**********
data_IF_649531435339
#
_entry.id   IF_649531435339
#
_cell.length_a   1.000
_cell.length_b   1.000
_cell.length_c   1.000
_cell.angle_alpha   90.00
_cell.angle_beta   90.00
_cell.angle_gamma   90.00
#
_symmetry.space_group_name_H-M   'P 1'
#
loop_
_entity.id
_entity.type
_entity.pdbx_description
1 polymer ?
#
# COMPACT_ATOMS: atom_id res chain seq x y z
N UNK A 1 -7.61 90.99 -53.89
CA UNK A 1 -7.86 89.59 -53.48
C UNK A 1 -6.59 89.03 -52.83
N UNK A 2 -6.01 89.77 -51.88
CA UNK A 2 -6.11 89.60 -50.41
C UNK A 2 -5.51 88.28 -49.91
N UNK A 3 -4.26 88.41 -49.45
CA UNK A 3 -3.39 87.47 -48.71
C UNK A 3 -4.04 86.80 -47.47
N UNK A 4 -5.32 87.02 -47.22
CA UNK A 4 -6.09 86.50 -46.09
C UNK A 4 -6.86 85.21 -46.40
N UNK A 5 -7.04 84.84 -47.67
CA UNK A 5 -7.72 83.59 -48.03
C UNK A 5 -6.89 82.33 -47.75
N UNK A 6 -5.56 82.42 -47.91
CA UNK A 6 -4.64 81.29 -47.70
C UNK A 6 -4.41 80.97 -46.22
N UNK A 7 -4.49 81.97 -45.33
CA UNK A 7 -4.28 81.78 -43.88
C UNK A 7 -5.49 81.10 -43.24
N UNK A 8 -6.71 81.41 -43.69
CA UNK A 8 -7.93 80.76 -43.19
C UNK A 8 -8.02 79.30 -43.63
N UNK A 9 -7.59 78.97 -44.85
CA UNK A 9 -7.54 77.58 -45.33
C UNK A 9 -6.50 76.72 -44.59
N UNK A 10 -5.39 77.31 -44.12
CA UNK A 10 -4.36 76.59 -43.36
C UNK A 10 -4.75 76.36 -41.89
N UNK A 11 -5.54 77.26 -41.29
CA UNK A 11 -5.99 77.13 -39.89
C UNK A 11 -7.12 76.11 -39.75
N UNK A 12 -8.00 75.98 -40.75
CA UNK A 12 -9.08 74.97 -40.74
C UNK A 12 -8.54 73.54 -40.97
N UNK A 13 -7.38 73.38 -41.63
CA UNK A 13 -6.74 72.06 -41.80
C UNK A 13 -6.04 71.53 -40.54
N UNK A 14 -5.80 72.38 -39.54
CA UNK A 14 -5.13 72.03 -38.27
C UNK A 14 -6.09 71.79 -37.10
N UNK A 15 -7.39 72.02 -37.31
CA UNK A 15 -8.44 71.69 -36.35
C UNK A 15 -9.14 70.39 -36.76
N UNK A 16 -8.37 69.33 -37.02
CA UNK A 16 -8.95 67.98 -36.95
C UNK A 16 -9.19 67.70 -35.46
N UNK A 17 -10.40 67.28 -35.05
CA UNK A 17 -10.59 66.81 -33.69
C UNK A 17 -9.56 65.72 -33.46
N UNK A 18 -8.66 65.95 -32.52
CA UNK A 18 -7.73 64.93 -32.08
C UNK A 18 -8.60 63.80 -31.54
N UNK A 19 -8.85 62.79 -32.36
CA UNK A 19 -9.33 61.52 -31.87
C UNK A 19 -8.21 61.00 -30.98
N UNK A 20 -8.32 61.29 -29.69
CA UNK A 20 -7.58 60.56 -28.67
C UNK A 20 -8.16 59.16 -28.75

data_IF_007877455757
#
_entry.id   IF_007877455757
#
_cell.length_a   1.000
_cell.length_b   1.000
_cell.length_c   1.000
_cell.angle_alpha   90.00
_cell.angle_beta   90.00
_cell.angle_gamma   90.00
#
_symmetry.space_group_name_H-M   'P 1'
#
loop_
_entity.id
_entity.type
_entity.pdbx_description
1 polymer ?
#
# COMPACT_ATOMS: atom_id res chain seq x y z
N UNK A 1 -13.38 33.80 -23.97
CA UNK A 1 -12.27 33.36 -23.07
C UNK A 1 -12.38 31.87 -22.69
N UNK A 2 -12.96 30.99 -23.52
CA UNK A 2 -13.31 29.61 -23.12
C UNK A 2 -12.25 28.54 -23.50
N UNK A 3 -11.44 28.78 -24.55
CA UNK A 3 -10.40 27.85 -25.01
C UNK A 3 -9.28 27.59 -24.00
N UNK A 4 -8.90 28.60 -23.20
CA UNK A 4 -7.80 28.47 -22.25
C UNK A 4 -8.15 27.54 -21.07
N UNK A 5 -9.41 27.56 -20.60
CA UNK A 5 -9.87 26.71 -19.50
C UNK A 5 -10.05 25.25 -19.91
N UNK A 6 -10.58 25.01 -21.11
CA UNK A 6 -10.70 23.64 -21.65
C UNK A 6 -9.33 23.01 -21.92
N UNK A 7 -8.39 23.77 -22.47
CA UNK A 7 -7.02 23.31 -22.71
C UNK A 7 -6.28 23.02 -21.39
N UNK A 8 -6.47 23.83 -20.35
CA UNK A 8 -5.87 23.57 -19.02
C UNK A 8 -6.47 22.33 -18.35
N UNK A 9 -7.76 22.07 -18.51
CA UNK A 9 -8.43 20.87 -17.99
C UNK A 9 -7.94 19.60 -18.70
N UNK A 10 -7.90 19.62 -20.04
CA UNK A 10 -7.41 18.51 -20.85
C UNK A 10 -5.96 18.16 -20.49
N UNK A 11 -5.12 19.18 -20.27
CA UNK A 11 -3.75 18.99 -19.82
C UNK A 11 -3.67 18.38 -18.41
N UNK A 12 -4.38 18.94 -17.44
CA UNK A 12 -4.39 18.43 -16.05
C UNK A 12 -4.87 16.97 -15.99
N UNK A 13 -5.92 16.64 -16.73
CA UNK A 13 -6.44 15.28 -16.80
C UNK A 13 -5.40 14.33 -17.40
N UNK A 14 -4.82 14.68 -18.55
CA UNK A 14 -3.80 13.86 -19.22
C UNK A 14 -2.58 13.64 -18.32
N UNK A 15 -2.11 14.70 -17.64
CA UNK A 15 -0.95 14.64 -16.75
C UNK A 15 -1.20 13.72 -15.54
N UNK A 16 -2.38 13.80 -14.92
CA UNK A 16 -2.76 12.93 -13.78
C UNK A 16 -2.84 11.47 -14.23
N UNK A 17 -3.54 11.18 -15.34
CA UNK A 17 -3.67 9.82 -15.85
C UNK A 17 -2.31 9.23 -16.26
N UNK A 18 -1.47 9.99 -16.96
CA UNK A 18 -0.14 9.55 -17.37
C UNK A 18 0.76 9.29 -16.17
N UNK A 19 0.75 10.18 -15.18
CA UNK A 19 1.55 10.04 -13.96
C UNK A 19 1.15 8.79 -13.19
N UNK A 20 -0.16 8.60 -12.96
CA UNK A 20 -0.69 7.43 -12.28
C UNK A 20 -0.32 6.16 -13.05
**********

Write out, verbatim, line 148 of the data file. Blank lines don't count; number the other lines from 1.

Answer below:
C UNK A 16 -2.84 11.47 -14.23